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  1. Some of these cases are wild. These are my summaries and comments. I am not an attorney or a CPA. There is usually a lot more involved in these cases then what I state in the following …

    Borrower declares fraud occurred. Foreclosure attorney says no fraud because no actual loss sustained
    o This (among many other reasons) is why the borrowers have to allege everything possible that Neil and others have been talking about. Usury, inflated appraisal, predatory lending, etc., etc., – if they are not actual losses sustained I don’t know what is.

    Borrower declares breach of oral contract. Foreclosure attorney says no consideration given for the verbal contract – so the contract is not enforceable. I have never done a loan modification so the same argument might be alleged. If the borrower gives a payment that is already required under the existing loan terms, where is the consideration? Since I haven’t done a loan mod, I don’t know – maybe consideration is required outside of normal loan payments on the original loan (anyone?)
    o Tell the foreclosure attorney that the borrower gave no consideration for the loan! The borrower gave the lender a security instrument worth the amount of money the lender gave to the borrower. Thus it was an exchange, not a loan. No consideration, no loan! In addition, they tricked, swindled or stole the security instrument from the borrower – they hid the fact that the note had actual value (fraud in the inducement, fraud in the factum, etc). Plus no loss sustained by the “lender” since they did not give any of their own money for the original loan (they funded the loan with money from the borrower OR money from an investment bank OR they received funds from BOTH the borrower and the investment bank). Plus the original “lender” may have committed a class “C” felony. Check the account that issued the check for the loan. Was it funded by the promissory note (since the promissory note was endorsed and turned into cash)? Did they write the check BEFORE depositing the security into the account (which is probably always done)? Can you say “check kiting”? It is possible that this only applies when a “real” bank lends money – I am not sure (I don’t understand the difference – they both create securitize a piece of paper – meaning they turn it into money). We would have to have an expert (CPA?) check the “lenders” bank account records to see if they followed GAAP (generally accepted accounting principles). If the lender deposited the “security instrument” into that account (the account used to issue the check to the borrower), then the borrower funded his own loan and the lender never gave the borrower the lenders money – thus the lender failed to fulfill the terms of the contract (to lend their own money). (Again, this may only apply to a real bank). Speaking of their own money – since another bank gave the “originator” money to lend, doesn’t that mean the “originator” never gave their own money?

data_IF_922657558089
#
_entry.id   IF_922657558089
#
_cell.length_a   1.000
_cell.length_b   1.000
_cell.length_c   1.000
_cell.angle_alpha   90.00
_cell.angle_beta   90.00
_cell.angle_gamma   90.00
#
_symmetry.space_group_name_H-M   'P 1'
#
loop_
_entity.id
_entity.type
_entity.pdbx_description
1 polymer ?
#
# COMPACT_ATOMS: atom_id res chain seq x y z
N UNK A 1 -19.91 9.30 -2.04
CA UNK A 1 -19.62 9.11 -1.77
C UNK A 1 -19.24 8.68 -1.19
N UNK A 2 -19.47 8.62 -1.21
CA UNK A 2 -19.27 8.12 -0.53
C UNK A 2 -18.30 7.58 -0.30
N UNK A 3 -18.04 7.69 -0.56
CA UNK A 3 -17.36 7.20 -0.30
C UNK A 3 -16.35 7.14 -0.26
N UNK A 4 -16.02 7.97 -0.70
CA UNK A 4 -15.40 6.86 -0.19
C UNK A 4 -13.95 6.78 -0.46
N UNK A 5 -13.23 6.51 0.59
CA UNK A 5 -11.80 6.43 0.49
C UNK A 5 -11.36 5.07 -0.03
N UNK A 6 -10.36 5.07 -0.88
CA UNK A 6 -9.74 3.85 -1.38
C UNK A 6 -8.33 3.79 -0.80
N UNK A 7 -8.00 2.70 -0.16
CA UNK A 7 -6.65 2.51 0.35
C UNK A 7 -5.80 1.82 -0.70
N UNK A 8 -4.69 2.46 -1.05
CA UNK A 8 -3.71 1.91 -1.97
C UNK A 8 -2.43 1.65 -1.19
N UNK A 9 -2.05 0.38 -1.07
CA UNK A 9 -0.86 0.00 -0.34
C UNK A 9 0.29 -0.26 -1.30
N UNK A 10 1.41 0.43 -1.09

Borrower declares that the company foreclosing has no rights as they are not the holder of the note and not authorized by the note. Foreclosure attorney says that even if this were true, the clients would still be in the same position (non-payment / breach of contract)
    o To me this means I could step in and start foreclosing on anyone’s house when they are behind on their payments. “Hey, they are late and in breach, therefore give me the house because if they didn’t give it to me they would have to give it to the actual note holder anyway”.
    o That is crazy! It must get even crazier because I haven’t read that many cases.

    Dan Edstrom

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